Dos Azucares formerly The Two Jorges

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TexasPoet

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Sitting in the Jorge Booth at McDonald’s, Junior turns to his father and says, “We share the extraordinary curse of useless hands, hands that could not save Mother and my beloved wife from cancer.”

They remember standing next to death beds watching the stars in their wives' eyes, the stars that held them entwined by love and sorrow, burst into silence.

Without looking up from his paper cup with dos azucares, Jorge replies, “We are not cursed, my son, even though it may seem we have fallen from God’s grace. I will admit, however, that we are being watched over to see how we will bear this cross.”


They unwrap biscuits from yellow paper and spread strawberry jam over them.


Saturday mornings are reserved for this weekly trip to McDonald's, to sit in silence and eat biscuits, to know what the other is thinking before he says it. It's a strange ceremony of remembering and taking comfort in common loss.

Though they have lost much, they still have each other to watch over.


"I will make menudo when we return home," Jorge says as he wipes his lips with a brown paper napkin. "I'll make enough for the weekend."


"It never turns out as good as your mother's, but I've been wanting it for a while now," Jorge adds.

Junior shakes his head. He understands what his father has really been wanting, but knows that his hands are again useless to provide it.


"Do you have tripas," Junior asks.


"No, we'll have to stop at the market," his father responds, as he places his straw hat back on his head.


"Ok, we can pick up other groceries for you while we're there. Do have coffee?"


"Yes, I never let myself run out of coffee. How else could I make it through the night?" Jorge smiles, and Junior follows suit.


Jorge rises and shuffles his feet toward the door as Junior cleans up the table.


As they exit, a flash of something follows them in the door's glass, two momentary starbursts, as Junior opens the truck door for his dad.


Previous Version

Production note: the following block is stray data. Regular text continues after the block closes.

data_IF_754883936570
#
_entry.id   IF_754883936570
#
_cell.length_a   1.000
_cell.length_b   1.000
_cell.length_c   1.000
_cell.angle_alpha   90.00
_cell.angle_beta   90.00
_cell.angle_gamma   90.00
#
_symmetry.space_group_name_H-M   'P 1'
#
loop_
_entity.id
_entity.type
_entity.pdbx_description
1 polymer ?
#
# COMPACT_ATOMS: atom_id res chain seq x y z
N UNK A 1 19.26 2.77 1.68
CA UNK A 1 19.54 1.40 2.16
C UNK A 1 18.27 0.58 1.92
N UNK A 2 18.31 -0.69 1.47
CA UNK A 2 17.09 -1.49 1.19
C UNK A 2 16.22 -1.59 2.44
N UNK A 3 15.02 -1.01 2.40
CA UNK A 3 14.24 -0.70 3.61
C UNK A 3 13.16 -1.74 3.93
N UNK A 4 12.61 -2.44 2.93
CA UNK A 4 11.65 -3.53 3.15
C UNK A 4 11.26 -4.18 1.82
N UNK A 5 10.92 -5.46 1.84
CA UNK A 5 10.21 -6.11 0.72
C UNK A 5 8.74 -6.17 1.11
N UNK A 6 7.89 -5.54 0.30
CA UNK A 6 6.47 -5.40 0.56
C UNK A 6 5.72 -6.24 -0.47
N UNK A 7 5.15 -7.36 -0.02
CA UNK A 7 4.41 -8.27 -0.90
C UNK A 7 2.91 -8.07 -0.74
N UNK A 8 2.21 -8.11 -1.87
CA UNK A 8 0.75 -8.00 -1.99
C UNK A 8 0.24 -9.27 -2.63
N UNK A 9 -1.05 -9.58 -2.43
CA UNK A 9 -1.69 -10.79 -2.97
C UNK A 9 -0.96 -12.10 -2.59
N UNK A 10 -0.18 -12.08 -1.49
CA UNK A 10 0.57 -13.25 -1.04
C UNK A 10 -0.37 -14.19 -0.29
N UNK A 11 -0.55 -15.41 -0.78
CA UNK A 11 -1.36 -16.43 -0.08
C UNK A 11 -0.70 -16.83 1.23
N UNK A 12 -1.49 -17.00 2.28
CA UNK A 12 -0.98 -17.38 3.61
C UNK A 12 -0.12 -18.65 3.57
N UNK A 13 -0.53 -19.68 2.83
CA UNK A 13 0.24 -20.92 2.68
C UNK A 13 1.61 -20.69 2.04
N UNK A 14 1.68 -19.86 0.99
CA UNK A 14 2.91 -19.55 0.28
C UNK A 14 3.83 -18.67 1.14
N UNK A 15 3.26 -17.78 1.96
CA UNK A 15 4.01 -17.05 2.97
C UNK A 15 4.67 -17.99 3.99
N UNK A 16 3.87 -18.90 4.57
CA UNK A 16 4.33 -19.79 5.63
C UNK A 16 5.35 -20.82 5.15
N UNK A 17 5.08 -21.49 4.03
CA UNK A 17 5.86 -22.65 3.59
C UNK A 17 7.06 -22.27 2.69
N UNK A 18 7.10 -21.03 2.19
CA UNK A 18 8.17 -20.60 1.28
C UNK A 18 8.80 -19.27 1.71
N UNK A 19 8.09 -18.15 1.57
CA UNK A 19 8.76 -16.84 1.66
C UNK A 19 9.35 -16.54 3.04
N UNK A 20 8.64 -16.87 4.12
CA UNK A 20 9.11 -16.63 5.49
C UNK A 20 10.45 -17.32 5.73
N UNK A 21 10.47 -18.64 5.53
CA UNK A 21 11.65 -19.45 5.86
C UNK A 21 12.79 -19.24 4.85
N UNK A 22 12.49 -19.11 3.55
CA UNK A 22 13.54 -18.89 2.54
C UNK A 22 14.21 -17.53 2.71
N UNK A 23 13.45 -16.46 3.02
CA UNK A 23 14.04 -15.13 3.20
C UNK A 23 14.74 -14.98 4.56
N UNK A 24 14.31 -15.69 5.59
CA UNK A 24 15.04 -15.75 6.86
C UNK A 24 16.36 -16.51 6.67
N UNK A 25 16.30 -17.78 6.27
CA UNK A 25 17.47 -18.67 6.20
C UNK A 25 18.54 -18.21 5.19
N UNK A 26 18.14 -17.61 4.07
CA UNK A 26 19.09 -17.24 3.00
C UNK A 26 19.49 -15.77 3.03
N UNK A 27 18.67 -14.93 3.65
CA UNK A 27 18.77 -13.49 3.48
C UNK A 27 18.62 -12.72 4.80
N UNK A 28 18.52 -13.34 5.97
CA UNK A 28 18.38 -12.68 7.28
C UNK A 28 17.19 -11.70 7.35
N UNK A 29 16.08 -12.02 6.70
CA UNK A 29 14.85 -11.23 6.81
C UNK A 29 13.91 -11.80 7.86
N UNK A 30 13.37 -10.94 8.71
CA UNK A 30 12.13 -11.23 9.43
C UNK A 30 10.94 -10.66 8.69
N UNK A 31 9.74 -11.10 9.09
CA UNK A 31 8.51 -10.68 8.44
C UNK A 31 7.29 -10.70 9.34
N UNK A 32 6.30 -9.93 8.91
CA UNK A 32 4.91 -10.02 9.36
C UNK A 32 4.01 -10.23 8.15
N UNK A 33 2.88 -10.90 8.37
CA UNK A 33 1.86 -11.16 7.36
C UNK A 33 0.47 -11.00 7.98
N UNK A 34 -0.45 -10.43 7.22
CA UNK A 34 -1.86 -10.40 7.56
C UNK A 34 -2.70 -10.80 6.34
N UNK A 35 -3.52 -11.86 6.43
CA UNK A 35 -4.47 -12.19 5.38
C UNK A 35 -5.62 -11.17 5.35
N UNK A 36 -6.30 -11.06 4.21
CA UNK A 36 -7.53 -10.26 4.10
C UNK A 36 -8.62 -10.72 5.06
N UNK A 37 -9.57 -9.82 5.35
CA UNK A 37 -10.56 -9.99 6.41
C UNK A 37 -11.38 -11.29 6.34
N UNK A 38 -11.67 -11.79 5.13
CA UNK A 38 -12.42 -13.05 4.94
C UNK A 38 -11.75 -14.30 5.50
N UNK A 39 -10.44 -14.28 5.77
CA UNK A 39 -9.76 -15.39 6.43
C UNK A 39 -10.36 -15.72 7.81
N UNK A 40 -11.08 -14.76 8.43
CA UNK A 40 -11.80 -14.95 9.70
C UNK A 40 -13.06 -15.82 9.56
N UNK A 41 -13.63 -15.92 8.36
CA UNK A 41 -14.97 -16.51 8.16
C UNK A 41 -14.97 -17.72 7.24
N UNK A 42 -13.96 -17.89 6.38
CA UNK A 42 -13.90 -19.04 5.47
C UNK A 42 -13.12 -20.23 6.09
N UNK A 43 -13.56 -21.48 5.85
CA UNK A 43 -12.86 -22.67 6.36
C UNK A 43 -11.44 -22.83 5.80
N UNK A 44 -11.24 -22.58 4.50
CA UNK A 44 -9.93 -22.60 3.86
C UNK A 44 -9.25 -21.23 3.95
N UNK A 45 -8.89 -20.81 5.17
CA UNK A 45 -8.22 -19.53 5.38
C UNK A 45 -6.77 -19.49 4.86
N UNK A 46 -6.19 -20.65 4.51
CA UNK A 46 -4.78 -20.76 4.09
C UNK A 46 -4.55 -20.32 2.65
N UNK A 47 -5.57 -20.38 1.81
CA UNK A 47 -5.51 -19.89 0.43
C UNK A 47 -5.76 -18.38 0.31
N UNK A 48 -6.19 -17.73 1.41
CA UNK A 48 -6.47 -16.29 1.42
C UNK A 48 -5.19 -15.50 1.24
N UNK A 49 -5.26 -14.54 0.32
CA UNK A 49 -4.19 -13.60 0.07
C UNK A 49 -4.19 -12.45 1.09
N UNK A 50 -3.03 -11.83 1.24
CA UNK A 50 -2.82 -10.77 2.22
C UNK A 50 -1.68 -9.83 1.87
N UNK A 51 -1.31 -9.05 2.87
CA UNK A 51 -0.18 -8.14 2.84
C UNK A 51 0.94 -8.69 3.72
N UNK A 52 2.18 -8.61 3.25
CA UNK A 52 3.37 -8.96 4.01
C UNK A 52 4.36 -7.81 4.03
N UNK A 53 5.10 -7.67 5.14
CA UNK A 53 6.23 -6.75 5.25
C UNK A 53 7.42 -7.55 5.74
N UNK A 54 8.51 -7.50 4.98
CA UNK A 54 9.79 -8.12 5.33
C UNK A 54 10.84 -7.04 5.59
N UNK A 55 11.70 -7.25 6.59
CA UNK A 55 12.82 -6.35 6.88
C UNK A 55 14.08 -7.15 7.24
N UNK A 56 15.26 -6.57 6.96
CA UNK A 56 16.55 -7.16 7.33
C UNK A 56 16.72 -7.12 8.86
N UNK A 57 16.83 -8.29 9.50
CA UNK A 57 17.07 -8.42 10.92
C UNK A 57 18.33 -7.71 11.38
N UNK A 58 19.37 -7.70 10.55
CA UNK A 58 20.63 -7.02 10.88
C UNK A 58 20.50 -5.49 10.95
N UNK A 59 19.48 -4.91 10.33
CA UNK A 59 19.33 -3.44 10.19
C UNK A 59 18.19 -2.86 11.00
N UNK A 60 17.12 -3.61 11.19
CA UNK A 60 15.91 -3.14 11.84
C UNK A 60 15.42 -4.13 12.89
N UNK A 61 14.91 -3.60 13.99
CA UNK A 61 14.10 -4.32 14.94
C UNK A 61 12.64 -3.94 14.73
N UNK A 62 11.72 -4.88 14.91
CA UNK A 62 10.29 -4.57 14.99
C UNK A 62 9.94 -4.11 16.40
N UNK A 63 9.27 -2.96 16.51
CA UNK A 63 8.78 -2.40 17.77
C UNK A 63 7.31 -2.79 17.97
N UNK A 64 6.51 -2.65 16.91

Sitting in the Jorge Booth at McDonald’s, Junior turns to his father and says, “We share the extraordinary curse of useless hands, hands that could not save Mother and my beloved wife from cancer.”

They remember standing next to death beds watching the stars in their wives' eyes, the stars that held them entwined by love and sorrow, fade into silence.

Without looking up from his paper cup with dos azucares, Jorge replies, “We are not cursed, my son, even though it may seem we have fallen from God’s grace. I will admit, however, that we are being watched over to see how we will bear this cross.”


They unwrap biscuits from yellow paper and spread strawberry jam over them.


Both have lost their wives within a year of each other. It is unusual for them to speak of it, but something has possessed Junior to address their unconscionable grief.


Saturday mornings are reserved for this weekly trip to McDonald's, to sit in silence and eat biscuits, to know what the other is thinking before he says it. It's a strange ceremony of remembering and taking comfort in common loss.

Though they have lost much, they still have each other to watch over.


"I will make menudo when we return home," Jorge says as he wipes his lips with a brown paper napkin. "I'll make enough for the weekend."


"Sounds good," Junior answers.


"It never turns out as good as your mother's, but I've been wanting it for a while now," Jorge adds.


Junior shakes his head. He understands what his father has really been wanting, but knows that his hands are again useless to provide it.


"Do you have tripas," Junior asks.


"No, we'll have to stop at the market," his father responds, as he places his straw hat back on his head.


"Ok, we can pick up other groceries for you while we're there. Do have coffee?"


"Yes, I never let myself run out of coffee. How else could I make it through the night?" Jorge smiles, and Junior follows suit.


Jorge rises and shuffles his feet toward the door as Junior cleans up the table.


As they exit, a flash of something follows them in the door's glass, two momentary starbursts, as Junior opens the truck door for his dad.

Previous Version